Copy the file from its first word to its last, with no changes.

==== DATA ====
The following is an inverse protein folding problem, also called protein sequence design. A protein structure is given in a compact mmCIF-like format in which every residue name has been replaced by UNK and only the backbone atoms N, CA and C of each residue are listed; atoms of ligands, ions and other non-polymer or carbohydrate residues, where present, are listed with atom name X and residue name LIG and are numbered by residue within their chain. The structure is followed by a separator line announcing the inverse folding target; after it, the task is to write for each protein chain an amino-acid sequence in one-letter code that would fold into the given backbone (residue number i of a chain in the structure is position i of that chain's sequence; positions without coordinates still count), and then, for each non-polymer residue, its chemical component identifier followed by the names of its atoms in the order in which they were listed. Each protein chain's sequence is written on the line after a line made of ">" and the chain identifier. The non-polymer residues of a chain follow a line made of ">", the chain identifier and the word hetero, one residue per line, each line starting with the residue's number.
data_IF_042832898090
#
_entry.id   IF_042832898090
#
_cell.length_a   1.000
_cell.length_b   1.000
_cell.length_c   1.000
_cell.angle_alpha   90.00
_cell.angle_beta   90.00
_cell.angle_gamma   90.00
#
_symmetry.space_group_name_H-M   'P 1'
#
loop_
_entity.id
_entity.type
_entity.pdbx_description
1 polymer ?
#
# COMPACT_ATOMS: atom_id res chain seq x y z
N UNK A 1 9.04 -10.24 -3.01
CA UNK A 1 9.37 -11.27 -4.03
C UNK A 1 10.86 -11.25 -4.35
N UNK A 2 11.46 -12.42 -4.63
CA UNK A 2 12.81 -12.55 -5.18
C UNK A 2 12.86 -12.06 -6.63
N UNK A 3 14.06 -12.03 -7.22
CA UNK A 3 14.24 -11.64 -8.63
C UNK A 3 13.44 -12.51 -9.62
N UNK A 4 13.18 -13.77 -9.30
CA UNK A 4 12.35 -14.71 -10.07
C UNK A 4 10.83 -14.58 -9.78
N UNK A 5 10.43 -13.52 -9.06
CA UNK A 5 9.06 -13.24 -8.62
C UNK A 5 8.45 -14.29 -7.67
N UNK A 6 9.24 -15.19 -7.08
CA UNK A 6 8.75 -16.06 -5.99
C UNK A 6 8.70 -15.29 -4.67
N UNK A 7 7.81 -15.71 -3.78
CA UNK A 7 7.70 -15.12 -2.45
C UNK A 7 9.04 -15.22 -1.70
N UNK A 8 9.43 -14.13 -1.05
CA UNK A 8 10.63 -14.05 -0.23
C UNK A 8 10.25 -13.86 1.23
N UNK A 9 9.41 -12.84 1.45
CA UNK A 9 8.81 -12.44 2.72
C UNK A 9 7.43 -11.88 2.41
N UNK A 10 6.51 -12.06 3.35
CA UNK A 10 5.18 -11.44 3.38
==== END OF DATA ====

The following is an inverse protein folding problem, also called protein sequence design. A protein structure is given in a compact mmCIF-like format in which every residue name has been replaced by UNK and only the backbone atoms N, CA and C of each residue are listed; atoms of ligands, ions and other non-polymer or carbohydrate residues, where present, are listed with atom name X and residue name LIG and are numbered by residue within their chain. The structure is followed by a separator line announcing the inverse folding target; after it, the task is to write for each protein chain an amino-acid sequence in one-letter code that would fold into the given backbone (residue number i of a chain in the structure is position i of that chain's sequence; positions without coordinates still count), and then, for each non-polymer residue, its chemical component identifier followed by the names of its atoms in the order in which they were listed. Each protein chain's sequence is written on the line after a line made of ">" and the chain identifier. The non-polymer residues of a chain follow a line made of ">", the chain identifier and the word hetero, one residue per line, each line starting with the residue's number.
data_IF_042832898090
#
_entry.id   IF_042832898090
#
_cell.length_a   1.000
_cell.length_b   1.000
_cell.length_c   1.000
_cell.angle_alpha   90.00
_cell.angle_beta   90.00
_cell.angle_gamma   90.00
#
_symmetry.space_group_name_H-M   'P 1'
#
loop_
_entity.id
_entity.type
_entity.pdbx_description
1 polymer ?
#
# COMPACT_ATOMS: atom_id res chain seq x y z
N UNK A 1 9.04 -10.24 -3.01
CA UNK A 1 9.37 -11.27 -4.03
C UNK A 1 10.86 -11.25 -4.35
N UNK A 2 11.46 -12.42 -4.63
CA UNK A 2 12.81 -12.55 -5.18
C UNK A 2 12.86 -12.06 -6.63
N UNK A 3 14.06 -12.03 -7.22
CA UNK A 3 14.24 -11.64 -8.63
C UNK A 3 13.44 -12.51 -9.62
N UNK A 4 13.18 -13.77 -9.30
CA UNK A 4 12.35 -14.71 -10.07
C UNK A 4 10.83 -14.58 -9.78
N UNK A 5 10.43 -13.52 -9.06
CA UNK A 5 9.06 -13.24 -8.62
C UNK A 5 8.45 -14.29 -7.67
N UNK A 6 9.24 -15.19 -7.08
CA UNK A 6 8.75 -16.06 -5.99
C UNK A 6 8.70 -15.29 -4.67
N UNK A 7 7.81 -15.71 -3.78
CA UNK A 7 7.70 -15.12 -2.45
C UNK A 7 9.04 -15.22 -1.70
N UNK A 8 9.43 -14.13 -1.05
CA UNK A 8 10.63 -14.05 -0.23
C UNK A 8 10.25 -13.86 1.23
N UNK A 9 9.41 -12.84 1.45
CA UNK A 9 8.81 -12.44 2.72
C UNK A 9 7.43 -11.88 2.41
N UNK A 10 6.51 -12.06 3.35
CA UNK A 10 5.18 -11.44 3.38